What to do to avoid post-COVID-19 ‘brain fog’?

In Decision Guidelines for Rehabilitation and self-care of related diseases after illness COVID-19 (also known as post-COVID-19), the Ministry of Health recommends what to do to avoid “brain fog”.

Minimize distractions: The recovered person tries to work in a quiet, distraction-free environment, can use earplugs if needed. If the latter with COVID-19 is distracted while reading text, mark up parts of the text using paper or using your finger as markers.

Complete activities with less fatigue: When someone with COVID-19 does something that requires thinking skills, plan for it at a less stressful time. For example, if you feel more tired in the afternoon, do your work in the morning.

Take frequent breaks: If the problem is made worse by fatigue, work for shorter periods and take breaks.

What to do to avoid post-COVID-19 'brain fog'?  - first

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Set yourself reasonable goals and destinations: Be sure to set realistic goals that are achievable. For example, read only 5 pages of a book a day.

There is a timetable: People after COVID-19 should try to set up their daily and weekly work schedule. It can be helpful if the “former F0” plans activities ahead of time.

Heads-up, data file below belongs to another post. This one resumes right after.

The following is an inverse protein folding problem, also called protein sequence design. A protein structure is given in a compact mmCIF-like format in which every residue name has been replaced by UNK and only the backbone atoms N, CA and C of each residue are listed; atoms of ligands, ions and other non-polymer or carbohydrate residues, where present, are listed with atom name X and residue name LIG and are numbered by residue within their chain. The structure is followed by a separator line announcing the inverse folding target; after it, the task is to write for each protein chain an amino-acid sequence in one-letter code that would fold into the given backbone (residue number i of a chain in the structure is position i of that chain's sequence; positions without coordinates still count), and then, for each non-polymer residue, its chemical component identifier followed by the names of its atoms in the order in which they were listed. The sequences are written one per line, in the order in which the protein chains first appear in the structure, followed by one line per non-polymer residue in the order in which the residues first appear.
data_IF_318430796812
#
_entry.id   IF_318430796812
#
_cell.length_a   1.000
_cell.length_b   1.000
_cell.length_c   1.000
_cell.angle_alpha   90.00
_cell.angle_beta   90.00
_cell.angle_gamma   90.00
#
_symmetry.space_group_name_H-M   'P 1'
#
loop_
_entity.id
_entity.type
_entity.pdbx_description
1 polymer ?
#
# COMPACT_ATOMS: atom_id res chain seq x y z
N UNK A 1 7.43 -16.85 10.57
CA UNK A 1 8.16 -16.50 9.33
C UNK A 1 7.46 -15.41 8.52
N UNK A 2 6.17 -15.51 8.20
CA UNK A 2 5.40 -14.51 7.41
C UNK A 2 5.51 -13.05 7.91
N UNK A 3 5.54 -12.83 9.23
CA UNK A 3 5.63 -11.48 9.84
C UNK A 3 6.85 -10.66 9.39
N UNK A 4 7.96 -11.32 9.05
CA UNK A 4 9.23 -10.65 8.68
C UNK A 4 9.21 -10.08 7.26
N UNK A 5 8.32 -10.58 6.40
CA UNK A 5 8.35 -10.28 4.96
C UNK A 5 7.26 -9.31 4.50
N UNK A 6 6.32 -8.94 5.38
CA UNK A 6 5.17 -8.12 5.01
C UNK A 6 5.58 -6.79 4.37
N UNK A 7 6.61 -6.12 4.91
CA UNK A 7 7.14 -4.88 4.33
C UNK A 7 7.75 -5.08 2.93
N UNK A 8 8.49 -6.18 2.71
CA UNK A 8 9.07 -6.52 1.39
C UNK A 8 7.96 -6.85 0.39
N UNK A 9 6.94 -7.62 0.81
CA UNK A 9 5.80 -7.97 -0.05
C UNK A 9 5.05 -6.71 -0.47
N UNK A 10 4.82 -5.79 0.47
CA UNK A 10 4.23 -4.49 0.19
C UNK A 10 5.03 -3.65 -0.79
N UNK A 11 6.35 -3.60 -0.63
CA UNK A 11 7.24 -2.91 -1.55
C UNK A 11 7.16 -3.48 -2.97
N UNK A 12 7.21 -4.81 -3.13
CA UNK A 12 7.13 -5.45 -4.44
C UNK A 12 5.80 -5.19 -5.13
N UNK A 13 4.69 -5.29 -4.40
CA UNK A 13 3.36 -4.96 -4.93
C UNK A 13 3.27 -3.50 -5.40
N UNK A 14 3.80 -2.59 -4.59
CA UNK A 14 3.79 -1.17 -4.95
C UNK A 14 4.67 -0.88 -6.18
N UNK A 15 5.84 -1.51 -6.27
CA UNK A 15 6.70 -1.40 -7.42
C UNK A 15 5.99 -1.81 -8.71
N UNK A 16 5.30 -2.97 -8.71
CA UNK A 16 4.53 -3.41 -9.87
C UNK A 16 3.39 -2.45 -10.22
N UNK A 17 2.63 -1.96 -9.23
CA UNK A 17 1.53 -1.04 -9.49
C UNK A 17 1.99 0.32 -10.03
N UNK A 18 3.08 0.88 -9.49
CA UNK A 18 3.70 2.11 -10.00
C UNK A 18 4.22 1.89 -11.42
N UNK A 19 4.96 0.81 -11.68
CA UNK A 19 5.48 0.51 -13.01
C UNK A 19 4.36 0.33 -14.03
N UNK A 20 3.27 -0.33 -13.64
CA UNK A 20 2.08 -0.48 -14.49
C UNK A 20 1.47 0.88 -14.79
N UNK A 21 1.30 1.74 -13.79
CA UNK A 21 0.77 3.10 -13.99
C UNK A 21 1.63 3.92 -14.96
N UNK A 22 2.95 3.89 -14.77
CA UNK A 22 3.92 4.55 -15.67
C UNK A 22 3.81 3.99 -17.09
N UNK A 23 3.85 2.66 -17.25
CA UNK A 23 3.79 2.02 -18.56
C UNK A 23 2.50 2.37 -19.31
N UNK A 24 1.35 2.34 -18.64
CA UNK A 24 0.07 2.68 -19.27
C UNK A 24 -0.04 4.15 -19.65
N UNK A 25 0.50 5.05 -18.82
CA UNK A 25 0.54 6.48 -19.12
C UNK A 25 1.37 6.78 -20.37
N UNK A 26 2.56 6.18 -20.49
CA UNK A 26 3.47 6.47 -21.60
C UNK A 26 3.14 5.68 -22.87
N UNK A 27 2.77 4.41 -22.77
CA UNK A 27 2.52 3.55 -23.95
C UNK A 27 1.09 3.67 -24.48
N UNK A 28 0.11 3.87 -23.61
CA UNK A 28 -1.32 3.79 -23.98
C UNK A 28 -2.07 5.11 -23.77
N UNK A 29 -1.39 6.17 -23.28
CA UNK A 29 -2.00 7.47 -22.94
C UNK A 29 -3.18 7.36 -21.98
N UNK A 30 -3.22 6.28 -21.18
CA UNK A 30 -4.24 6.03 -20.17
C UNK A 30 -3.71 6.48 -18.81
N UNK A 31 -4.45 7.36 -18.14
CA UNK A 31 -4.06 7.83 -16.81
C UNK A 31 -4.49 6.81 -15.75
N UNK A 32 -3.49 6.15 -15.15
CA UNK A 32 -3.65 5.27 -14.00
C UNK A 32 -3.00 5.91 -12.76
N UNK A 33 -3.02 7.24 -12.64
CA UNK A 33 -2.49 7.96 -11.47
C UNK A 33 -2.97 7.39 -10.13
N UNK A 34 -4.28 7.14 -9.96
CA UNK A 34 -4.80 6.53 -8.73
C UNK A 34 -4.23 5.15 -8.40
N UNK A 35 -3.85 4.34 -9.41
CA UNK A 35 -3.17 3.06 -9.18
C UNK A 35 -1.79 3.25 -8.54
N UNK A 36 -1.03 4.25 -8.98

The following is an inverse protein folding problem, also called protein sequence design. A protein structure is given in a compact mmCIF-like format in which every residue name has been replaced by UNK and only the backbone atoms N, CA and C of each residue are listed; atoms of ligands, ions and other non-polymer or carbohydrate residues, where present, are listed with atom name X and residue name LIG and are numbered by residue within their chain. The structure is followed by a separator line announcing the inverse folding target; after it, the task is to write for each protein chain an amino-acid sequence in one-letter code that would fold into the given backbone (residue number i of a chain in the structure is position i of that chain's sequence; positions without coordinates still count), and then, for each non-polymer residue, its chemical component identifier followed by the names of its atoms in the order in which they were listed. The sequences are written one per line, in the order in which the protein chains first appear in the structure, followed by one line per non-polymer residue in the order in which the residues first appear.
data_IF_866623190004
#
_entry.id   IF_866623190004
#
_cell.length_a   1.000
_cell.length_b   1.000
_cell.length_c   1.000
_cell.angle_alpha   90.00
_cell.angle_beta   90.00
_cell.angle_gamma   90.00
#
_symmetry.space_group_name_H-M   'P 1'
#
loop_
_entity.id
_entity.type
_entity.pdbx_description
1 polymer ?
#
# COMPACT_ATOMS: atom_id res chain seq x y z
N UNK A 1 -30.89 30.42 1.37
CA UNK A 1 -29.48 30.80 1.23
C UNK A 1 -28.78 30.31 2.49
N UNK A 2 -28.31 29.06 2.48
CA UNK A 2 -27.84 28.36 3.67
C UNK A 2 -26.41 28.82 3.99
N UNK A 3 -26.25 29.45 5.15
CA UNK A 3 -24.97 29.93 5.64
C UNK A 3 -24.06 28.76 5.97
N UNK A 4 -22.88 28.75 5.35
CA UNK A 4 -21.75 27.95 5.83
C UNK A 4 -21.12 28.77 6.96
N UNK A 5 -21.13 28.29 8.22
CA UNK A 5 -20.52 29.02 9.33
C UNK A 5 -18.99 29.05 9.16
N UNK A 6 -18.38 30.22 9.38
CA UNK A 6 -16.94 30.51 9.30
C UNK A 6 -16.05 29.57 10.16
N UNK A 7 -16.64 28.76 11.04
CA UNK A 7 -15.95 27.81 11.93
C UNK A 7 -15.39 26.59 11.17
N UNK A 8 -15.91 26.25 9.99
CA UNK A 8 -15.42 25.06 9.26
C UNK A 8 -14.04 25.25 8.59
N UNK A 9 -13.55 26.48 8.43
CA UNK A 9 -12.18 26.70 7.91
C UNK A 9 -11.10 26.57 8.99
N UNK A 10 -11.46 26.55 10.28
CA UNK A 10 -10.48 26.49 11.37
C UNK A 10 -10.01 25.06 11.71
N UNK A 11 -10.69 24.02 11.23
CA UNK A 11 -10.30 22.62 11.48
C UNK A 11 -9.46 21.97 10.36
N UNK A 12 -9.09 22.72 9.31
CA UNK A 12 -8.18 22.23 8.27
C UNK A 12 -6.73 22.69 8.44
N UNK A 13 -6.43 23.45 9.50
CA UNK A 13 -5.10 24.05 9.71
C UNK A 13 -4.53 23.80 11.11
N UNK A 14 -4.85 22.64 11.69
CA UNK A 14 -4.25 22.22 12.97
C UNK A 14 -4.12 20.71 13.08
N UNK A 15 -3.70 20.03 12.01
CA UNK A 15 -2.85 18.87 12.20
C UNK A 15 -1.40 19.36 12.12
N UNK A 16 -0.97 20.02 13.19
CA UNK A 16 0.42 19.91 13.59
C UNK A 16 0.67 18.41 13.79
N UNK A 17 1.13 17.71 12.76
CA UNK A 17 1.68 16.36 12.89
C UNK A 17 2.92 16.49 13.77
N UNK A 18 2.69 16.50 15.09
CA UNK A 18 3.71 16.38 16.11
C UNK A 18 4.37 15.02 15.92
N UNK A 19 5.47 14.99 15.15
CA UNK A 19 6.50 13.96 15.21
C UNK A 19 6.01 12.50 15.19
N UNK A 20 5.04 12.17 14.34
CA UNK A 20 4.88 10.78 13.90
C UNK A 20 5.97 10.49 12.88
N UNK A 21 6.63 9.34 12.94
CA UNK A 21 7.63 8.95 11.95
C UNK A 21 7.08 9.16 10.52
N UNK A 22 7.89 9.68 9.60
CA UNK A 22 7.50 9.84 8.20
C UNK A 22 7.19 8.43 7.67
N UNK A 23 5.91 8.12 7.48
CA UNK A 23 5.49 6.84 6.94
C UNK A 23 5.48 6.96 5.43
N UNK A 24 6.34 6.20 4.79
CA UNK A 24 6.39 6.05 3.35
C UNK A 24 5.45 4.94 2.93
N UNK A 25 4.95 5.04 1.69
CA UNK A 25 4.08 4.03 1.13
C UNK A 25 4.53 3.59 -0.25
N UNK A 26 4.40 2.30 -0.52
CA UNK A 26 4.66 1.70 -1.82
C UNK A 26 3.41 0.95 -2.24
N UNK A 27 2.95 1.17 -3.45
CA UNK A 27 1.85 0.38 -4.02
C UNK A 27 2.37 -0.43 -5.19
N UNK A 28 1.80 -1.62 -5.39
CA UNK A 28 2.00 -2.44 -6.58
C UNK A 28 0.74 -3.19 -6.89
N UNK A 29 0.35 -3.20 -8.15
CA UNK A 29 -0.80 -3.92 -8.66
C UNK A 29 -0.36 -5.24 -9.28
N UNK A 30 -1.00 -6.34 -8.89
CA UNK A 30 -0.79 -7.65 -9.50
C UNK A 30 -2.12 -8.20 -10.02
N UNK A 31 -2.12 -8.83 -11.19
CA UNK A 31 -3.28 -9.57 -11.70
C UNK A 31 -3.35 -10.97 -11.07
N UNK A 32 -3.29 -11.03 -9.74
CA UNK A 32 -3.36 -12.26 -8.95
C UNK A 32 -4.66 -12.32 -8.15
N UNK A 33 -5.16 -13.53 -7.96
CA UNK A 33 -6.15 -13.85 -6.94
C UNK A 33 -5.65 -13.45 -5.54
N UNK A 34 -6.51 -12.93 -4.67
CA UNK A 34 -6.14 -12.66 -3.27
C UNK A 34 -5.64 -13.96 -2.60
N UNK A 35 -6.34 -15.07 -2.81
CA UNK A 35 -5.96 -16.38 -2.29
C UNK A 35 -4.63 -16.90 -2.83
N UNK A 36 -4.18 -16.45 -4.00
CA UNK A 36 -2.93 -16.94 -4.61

Use incentives: When the person recovering from COVID-19 achieves a goal or goal, reward yourself by doing something very simple, such as drinking a cup of tea or coffee, watching TV, or going for a walk.

Do a one-time activity: Do not rush or try to absorb too much information at once, as this can lead to errors in information processing.

Help: Using lists, notes, diaries, and calendars can help support your memory and habits.

Brain exercises: People with COVID-19 can try new hobbies, solve puzzles, word and number games, memory exercises…

In addition, measures to improve fitness, strategies to reduce stress can improve “brain fog” such as: getting enough sleep and on time, exercising, relaxing; Positive thinking, reasonable diet, avoiding psychoactive substances such as alcohol, beer, stimulants…

According to the Ministry of Health, during the recovery period after COVID-19, people who recover from the disease may experience a series of difficulties related to their ability to think (called “cognition”). These difficulties may include problems with memory, attention, information processing, planning, and organization. This is also known as “brain fog”.

The condition “brain fog” is often made worse by fatigue. This means that the more fatigued a person after COVID-19 is, the more difficult it will be for their ability to think.

Therefore, it is important for people who have had COVID-19 and their families to be aware of whether they are suffering from this condition. If after contracting COVID-19, the patient encounters any of the above difficulties, they should consult the guidance of the Ministry of Health to recover health soon.

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